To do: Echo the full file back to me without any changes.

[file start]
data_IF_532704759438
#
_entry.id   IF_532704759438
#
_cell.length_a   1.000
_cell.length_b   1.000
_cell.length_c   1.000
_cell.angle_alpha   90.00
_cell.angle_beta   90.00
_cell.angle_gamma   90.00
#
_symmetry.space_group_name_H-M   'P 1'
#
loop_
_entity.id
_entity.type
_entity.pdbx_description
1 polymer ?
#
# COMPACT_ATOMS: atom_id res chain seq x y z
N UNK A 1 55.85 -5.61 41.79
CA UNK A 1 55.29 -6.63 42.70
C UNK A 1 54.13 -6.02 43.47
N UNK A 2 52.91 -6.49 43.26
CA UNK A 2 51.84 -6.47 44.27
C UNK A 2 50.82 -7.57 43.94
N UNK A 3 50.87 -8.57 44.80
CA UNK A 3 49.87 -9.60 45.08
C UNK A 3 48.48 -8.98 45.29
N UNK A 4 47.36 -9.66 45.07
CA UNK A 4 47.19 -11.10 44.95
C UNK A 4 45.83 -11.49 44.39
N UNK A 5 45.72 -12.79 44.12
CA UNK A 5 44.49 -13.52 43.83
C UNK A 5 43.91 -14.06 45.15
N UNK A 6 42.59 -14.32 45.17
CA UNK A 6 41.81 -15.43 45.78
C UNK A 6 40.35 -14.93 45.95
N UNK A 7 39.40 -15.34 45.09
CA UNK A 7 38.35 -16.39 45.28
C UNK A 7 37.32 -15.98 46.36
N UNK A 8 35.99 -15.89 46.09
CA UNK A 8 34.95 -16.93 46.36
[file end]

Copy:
data_IF_532704759438
#
_entry.id   IF_532704759438
#
_cell.length_a   1.000
_cell.length_b   1.000
_cell.length_c   1.000
_cell.angle_alpha   90.00
_cell.angle_beta   90.00
_cell.angle_gamma   90.00
#
_symmetry.space_group_name_H-M   'P 1'
#
loop_
_entity.id
_entity.type
_entity.pdbx_description
1 polymer ?
#
# COMPACT_ATOMS: atom_id res chain seq x y z
N UNK A 1 55.85 -5.61 41.79
CA UNK A 1 55.29 -6.63 42.70
C UNK A 1 54.13 -6.02 43.47
N UNK A 2 52.91 -6.49 43.26
CA UNK A 2 51.84 -6.47 44.27
C UNK A 2 50.82 -7.57 43.94
N UNK A 3 50.87 -8.57 44.80
CA UNK A 3 49.87 -9.60 45.08
C UNK A 3 48.48 -8.98 45.29
N UNK A 4 47.36 -9.66 45.07
CA UNK A 4 47.19 -11.10 44.95
C UNK A 4 45.83 -11.49 44.39
N UNK A 5 45.72 -12.79 44.12
CA UNK A 5 44.49 -13.52 43.83
C UNK A 5 43.91 -14.06 45.15
N UNK A 6 42.59 -14.32 45.17
CA UNK A 6 41.81 -15.43 45.78
C UNK A 6 40.35 -14.93 45.95
N UNK A 7 39.40 -15.34 45.09
CA UNK A 7 38.35 -16.39 45.28
C UNK A 7 37.32 -15.98 46.36
N UNK A 8 35.99 -15.89 46.09
CA UNK A 8 34.95 -16.93 46.36